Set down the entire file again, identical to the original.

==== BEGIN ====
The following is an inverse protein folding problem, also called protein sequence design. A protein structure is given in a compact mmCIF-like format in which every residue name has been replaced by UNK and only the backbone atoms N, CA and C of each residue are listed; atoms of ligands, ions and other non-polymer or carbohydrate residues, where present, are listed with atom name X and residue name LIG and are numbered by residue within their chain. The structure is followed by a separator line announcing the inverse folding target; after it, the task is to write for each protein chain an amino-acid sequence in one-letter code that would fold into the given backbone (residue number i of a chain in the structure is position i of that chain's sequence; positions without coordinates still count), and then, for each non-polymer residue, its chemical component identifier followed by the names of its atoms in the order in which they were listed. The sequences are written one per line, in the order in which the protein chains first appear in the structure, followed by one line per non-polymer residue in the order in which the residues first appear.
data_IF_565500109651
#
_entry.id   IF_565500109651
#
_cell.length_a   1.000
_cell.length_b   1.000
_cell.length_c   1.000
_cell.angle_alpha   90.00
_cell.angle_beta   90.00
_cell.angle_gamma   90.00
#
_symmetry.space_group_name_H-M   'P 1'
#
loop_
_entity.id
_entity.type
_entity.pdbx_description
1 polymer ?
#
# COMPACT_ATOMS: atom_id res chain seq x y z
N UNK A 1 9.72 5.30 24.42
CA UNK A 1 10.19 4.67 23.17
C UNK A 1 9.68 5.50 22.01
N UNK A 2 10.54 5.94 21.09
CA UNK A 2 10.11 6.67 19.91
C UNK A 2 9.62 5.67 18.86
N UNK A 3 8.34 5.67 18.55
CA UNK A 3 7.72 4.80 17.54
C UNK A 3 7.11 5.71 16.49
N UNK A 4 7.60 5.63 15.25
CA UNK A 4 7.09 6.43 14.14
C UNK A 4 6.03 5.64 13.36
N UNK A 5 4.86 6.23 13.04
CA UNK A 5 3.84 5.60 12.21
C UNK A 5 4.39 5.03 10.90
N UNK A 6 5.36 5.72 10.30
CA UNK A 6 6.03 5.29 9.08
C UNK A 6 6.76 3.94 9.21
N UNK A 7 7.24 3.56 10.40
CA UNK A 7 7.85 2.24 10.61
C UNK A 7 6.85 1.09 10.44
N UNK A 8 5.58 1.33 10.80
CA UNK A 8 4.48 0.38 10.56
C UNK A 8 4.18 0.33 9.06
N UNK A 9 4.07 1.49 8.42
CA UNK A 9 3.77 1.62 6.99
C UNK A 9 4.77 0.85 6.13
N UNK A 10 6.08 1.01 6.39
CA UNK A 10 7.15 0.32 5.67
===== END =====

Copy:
The following is an inverse protein folding problem, also called protein sequence design. A protein structure is given in a compact mmCIF-like format in which every residue name has been replaced by UNK and only the backbone atoms N, CA and C of each residue are listed; atoms of ligands, ions and other non-polymer or carbohydrate residues, where present, are listed with atom name X and residue name LIG and are numbered by residue within their chain. The structure is followed by a separator line announcing the inverse folding target; after it, the task is to write for each protein chain an amino-acid sequence in one-letter code that would fold into the given backbone (residue number i of a chain in the structure is position i of that chain's sequence; positions without coordinates still count), and then, for each non-polymer residue, its chemical component identifier followed by the names of its atoms in the order in which they were listed. The sequences are written one per line, in the order in which the protein chains first appear in the structure, followed by one line per non-polymer residue in the order in which the residues first appear.
data_IF_565500109651
#
_entry.id   IF_565500109651
#
_cell.length_a   1.000
_cell.length_b   1.000
_cell.length_c   1.000
_cell.angle_alpha   90.00
_cell.angle_beta   90.00
_cell.angle_gamma   90.00
#
_symmetry.space_group_name_H-M   'P 1'
#
loop_
_entity.id
_entity.type
_entity.pdbx_description
1 polymer ?
#
# COMPACT_ATOMS: atom_id res chain seq x y z
N UNK A 1 9.72 5.30 24.42
CA UNK A 1 10.19 4.67 23.17
C UNK A 1 9.68 5.50 22.01
N UNK A 2 10.54 5.94 21.09
CA UNK A 2 10.11 6.67 19.91
C UNK A 2 9.62 5.67 18.86
N UNK A 3 8.34 5.67 18.55
CA UNK A 3 7.72 4.80 17.54
C UNK A 3 7.11 5.71 16.49
N UNK A 4 7.60 5.63 15.25
CA UNK A 4 7.09 6.43 14.14
C UNK A 4 6.03 5.64 13.36
N UNK A 5 4.86 6.23 13.04
CA UNK A 5 3.84 5.60 12.21
C UNK A 5 4.39 5.03 10.90
N UNK A 6 5.36 5.72 10.30
CA UNK A 6 6.03 5.29 9.08
C UNK A 6 6.76 3.94 9.21
N UNK A 7 7.24 3.56 10.40
CA UNK A 7 7.85 2.24 10.61
C UNK A 7 6.85 1.09 10.44
N UNK A 8 5.58 1.33 10.80
CA UNK A 8 4.48 0.38 10.56
C UNK A 8 4.18 0.33 9.06
N UNK A 9 4.07 1.49 8.42
CA UNK A 9 3.77 1.62 6.99
C UNK A 9 4.77 0.85 6.13
N UNK A 10 6.08 1.01 6.39
CA UNK A 10 7.15 0.32 5.67